---------- "We have created a system that purports to be a gatekeeper-
-keeping victims from victimizers--but the system is really the
welcome mat for victimizers to have access to the victims," says
Richard Ducote, a nationally recognized child advocate and attorney.
He adds that there has been virtually no change in the process during
the past two decades.
In fact, a pilot study in the early 1990s by the California
Protective Parent Association and Mothers of Lost Children found that
91 percent of fathers who were identified by their children as
perpetrators of sexual abuse received full or partial unsupervised
custody of the children and that in 54 percent of cases the non-
abusing mother was placed on supervised visitation.
One primary reason for what many consider a disastrous outcome,
Ducote and other experts say, is the popularity of the theories of
Dr. Richard Gardner, whose ideas are apparently more persuasive to
judges than the testimony of battered women and victimized children.
Gardner's brainchild is Parental Alienation Syndrome. This is the
name given for the practice of one parent saying disparaging things
about the other parent in an attempt to alienate the child from the
ex-spouse. This so-called syndrome is based on anecdotal evidence.
Gardner's books on the subject are self-published, something that
should give judges and experts pause, even though he does look good
He's a professor at Columbia Medical School and has been publishing
papers for two decades. Fathers' rights groups love him.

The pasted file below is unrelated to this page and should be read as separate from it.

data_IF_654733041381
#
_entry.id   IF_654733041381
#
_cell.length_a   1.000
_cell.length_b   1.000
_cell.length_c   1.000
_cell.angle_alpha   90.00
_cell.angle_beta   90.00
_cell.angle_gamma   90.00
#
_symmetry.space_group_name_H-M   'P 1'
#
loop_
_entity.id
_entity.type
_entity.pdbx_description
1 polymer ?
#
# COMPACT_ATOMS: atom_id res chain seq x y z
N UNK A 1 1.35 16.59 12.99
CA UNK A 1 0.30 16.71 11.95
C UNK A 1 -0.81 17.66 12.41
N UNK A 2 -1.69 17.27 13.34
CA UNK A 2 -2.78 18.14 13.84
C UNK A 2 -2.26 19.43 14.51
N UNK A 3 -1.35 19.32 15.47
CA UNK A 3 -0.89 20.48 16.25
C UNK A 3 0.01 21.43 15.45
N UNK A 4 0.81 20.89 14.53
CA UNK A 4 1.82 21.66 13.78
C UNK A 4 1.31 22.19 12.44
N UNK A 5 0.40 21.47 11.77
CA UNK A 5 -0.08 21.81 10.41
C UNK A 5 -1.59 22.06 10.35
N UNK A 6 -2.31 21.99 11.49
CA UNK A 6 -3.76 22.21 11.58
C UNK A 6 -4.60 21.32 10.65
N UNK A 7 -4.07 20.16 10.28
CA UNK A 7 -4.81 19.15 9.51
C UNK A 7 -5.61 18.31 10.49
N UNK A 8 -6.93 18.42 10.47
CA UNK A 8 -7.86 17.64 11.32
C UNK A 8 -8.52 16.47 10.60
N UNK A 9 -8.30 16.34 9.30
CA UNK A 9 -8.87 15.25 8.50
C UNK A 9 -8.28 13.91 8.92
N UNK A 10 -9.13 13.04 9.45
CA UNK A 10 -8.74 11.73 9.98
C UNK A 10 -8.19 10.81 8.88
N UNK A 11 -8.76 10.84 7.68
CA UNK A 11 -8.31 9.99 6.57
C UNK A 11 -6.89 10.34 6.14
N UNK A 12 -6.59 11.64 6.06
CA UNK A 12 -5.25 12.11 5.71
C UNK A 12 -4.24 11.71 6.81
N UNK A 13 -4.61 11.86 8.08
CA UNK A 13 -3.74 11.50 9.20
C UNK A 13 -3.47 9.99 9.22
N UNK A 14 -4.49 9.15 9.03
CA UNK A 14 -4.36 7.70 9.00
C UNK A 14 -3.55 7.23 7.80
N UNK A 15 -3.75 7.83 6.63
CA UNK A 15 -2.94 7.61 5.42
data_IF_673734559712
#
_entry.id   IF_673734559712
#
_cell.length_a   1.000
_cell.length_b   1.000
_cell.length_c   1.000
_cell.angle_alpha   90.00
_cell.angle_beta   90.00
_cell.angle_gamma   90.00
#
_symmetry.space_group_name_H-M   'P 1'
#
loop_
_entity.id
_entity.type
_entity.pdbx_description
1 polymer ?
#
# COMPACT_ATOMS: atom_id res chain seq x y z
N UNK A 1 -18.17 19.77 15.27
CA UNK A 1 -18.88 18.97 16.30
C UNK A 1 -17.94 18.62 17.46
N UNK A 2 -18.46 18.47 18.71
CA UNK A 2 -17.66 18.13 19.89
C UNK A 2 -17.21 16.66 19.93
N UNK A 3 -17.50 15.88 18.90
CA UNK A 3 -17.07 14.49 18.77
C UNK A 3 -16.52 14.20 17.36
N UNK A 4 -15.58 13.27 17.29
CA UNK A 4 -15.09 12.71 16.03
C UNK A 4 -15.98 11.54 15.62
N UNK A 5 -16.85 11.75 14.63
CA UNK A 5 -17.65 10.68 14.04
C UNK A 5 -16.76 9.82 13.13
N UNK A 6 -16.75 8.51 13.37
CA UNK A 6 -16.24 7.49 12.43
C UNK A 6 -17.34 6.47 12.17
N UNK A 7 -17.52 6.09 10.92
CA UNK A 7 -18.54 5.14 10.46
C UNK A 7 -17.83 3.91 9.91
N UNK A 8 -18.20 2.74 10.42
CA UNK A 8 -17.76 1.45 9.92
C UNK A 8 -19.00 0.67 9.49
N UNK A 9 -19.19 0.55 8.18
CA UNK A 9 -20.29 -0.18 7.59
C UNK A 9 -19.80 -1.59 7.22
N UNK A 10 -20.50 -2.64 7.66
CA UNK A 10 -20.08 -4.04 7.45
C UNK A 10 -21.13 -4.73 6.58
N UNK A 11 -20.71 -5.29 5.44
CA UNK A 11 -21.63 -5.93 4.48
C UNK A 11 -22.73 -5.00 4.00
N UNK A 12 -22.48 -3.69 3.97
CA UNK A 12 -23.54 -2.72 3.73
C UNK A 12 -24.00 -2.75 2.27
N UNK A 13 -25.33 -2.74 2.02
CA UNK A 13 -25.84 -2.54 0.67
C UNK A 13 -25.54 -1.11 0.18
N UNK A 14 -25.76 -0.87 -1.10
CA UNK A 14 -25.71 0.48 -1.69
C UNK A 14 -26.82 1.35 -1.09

Not addressed by Dr. Gardner and his adherents are what a mother
should say to a child raped by her father. They merely discount all
such allegations as examples of parental alienation syndrome, or some
variation of it under a different name such as SAID (Sexual
Allegations in Divorce) Syndrome, Malicious Mother Syndrome or some
other fabricated condition.
These experts are certainly free to believe whatever they wish to,
but much to the harm of thousands of children and their caring,
protective parents, these ideas have been accepted by personnel in
most of the family courts in the country: the judges, court-appointed
lawyers charged with protecting the child's interests, and custody
evaluators such as psychologists and social workers.
In essentially every case in which courts place children with
abusers, despite substantial evidence of sexual abuse or domestic
violence and no evidence of fabrication on the protecting parent's
part, it is the parental alienation syndrome that is used by the
judge, the evaluator or the child's lawyer to ignore and discount the
abuse evidence and to wrongfully construe all of the child's symptoms
as evidence of alienation.
Parental Alienation Syndrome Used to Wrongly Blame Mothers My
colleague Hofheimer is convinced that the so-called syndrome is to
psychology what voodoo is to surgery.
"What would a good mother do," I asked Dr. Gardner two years ago when
interviewing him for the documentary, "if her child told her of
sexual abuse by his or her father."
His answer: "What would she say? Don't you say that about your
father. If you do, I'll beat you."
That's on tape and I have a signed release.
In researching my documentary, I have met many honest, caring and
courageous mothers who, for speaking the truth, have been publicly
called crazy, hysterical and delusional, and labeled with all kinds
of pseudo-disorders for being strong and for fighting for the safety
of their children.
Yet some of them have been nearly broken by the family court system,
and the damage to their children is immeasurable. We must act now to
begin reforming our family courts.
Garland Waller is an assistant professor in the Television Department
at Boston University's College of Communication. She has produced
more than 10 award-winning documentaries.